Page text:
Please indicate the experience you had when you were placed on this job. 10. Skill. Please list any skills required in the performance of your job. (For example, degree of accuracy, alertness, precision in working with described tools, methods, systems, etc.) Please list skills you possessed when you were placed on this job. 11. Equipment. Does your work require the use of any equipment? Yes _____ No _____ If yes, please list the equipment and check whether you use it rarely, occasionally, or frequently. Equipment a. ________________ b. ________________ c. ________________ d. ________________ Rarely __________________ __________________ __________________ __________________ Occasionally __________________ __________________ __________________ __________________ Frequently __________________ __________________ __________________ __________________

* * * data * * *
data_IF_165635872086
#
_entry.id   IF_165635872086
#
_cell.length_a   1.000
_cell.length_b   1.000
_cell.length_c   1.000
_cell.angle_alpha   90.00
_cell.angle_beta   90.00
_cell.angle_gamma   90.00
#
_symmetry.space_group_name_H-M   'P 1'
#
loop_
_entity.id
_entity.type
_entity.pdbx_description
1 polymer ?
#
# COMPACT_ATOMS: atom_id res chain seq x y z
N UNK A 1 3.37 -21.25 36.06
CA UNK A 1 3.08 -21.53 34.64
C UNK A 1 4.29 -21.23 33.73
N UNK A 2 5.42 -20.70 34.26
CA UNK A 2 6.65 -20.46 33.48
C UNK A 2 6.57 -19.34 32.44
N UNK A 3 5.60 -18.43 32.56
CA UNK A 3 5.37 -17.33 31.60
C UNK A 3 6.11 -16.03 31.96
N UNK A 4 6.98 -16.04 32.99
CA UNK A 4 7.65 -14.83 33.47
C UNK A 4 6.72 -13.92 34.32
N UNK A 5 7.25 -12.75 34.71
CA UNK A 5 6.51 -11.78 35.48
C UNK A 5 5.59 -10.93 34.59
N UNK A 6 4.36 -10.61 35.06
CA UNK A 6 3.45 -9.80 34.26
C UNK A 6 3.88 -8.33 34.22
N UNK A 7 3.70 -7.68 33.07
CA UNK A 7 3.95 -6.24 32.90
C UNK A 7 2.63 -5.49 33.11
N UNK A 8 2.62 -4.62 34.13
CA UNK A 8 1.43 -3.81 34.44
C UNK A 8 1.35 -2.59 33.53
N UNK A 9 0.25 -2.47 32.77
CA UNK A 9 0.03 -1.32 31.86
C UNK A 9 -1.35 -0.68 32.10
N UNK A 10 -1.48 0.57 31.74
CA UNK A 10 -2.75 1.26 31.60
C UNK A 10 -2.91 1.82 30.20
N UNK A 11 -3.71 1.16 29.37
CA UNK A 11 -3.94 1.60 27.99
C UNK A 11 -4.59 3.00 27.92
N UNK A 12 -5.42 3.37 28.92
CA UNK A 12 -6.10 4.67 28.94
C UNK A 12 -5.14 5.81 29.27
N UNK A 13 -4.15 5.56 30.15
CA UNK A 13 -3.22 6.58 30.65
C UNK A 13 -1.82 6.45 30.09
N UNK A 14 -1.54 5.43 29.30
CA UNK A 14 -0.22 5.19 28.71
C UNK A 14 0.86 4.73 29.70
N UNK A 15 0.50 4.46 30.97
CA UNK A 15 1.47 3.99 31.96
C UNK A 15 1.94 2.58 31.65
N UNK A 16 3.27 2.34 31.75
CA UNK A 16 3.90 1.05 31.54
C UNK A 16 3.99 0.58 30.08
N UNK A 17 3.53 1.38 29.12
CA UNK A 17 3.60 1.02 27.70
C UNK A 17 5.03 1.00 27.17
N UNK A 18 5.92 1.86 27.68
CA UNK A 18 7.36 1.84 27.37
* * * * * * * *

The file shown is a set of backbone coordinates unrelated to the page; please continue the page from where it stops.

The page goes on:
jobs. Observation is usually not appropriate where the job involves significant mental activity, such as the work of a research scientist, a lawyer, or a mathematician. The observation technique requires that the job analyst be trained to observe relevant job behaviors. In conducting an observation, the job analyst must remain as unobtrusive as possible. He or she must stay out of the way so that the work can he performed. 2-1lnterviews Interviewing job incumbents is often done in combination with observation. Interviews are probably the technique used most widely in collecting data for job analysis. They permit the job analyst to talk face to face with job incumbents. The job incumbent can ask questions of the job analyst, and this interview serves as an opportunity for the analyst to explain how the knowledge and information gained from the job analysis will be used. Interviews can be conducted with a single job incumbent, with a group of individuals, or with a supervisor who is knowledgeable about the job. Usually a structured set of questions will be used in interviews so that answers from individuals or groups can be compared. Although interviews can yield useful job analysis information, an awareness of their potential limitations is also needed. Interviews are difficult to standardize—different interviewers may ask different questions and the same interviewer might unintentionally ask different questions of different respondents. There is also a real possibility that the information provided by the respondent will he unintentionally distorted by the interviewer. Finally, the costs of interviewing can he very high, especially if group interviews are not practical.16 3-uestionnaires The use of questionnaires is usually the least costly method for collecting information. It is an effective way to collect a large amount of information in a short period of time. The JAIF in Exhibit 6—3 is a structured questionnaire. It includes specific questions about the job, job requirements, working conditions, and equipment. A less structured, more open-ended approach would be to ask job incumbents to describe their job in their own terms. This open-ended format would permit job incumbents to use their own words and ideas to describe the job. The format and degree of structure that a questionnaire should have are debatable issues. Job analysts have their own personal preferences on this matter. There really is no best format for a questionnaire. However, here arc a few hints that will make the questionnaire easier to use: • • Keep it as short as possible—people do not generally like to complete forms. Explain what the questionnaire is being used for—’-people want to know why it must be completed. Tim Huggins (in this chapter’s Career Challenge) failed to explain his job analysis questionnaire. Employees wanted to know why the questions were being asked and how their responses would be used. Keep it simple—do not try to impress people with technical language. Use the simplest language to make a point or ask ‘a question. Test the questionnaire before using it—in order to improve the questionnaire, ask some job incumbents to complete it and to comment on its features. This test will permit the analyst to modify the format before using the questionnaire in final form.